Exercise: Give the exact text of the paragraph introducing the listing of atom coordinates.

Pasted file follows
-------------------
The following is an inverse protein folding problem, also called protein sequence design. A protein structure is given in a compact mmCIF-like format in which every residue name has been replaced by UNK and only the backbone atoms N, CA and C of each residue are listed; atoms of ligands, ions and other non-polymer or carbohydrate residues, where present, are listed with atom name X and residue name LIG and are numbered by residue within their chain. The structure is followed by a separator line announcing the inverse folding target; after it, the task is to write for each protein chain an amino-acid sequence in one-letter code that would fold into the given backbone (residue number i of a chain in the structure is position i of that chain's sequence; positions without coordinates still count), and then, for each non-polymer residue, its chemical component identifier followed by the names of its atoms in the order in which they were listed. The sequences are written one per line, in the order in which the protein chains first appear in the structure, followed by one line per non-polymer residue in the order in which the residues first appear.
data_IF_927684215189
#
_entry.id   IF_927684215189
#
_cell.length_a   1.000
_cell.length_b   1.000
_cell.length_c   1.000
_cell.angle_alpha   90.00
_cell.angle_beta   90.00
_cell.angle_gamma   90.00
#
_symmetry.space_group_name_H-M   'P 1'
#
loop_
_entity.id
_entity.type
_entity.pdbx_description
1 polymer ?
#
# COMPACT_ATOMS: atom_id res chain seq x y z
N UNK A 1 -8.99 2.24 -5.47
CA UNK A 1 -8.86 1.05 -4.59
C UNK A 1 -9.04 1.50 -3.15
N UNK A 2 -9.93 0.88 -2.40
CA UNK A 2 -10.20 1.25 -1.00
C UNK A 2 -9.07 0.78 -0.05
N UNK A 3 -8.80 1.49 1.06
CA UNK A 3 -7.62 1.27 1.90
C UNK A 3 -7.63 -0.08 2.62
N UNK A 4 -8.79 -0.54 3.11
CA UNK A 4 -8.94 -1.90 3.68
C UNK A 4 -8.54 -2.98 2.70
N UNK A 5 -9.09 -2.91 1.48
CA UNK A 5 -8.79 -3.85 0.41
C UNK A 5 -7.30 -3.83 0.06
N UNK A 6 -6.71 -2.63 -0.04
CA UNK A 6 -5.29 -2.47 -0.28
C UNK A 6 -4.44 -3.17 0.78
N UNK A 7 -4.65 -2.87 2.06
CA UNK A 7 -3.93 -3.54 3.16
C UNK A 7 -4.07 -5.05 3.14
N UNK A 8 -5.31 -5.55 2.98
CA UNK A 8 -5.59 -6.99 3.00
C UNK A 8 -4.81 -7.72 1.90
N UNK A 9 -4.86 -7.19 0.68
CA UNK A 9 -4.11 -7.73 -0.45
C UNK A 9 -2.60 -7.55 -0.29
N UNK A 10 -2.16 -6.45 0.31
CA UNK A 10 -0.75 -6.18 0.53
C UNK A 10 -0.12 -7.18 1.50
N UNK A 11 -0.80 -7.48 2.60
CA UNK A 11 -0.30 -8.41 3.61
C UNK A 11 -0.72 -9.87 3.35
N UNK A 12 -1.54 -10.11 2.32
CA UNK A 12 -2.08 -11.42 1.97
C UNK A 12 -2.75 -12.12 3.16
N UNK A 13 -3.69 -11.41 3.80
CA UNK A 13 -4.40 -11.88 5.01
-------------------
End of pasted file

The following is an inverse protein folding problem, also called protein sequence design. A protein structure is given in a compact mmCIF-like format in which every residue name has been replaced by UNK and only the backbone atoms N, CA and C of each residue are listed; atoms of ligands, ions and other non-polymer or carbohydrate residues, where present, are listed with atom name X and residue name LIG and are numbered by residue within their chain. The structure is followed by a separator line announcing the inverse folding target; after it, the task is to write for each protein chain an amino-acid sequence in one-letter code that would fold into the given backbone (residue number i of a chain in the structure is position i of that chain's sequence; positions without coordinates still count), and then, for each non-polymer residue, its chemical component identifier followed by the names of its atoms in the order in which they were listed. The sequences are written one per line, in the order in which the protein chains first appear in the structure, followed by one line per non-polymer residue in the order in which the residues first appear.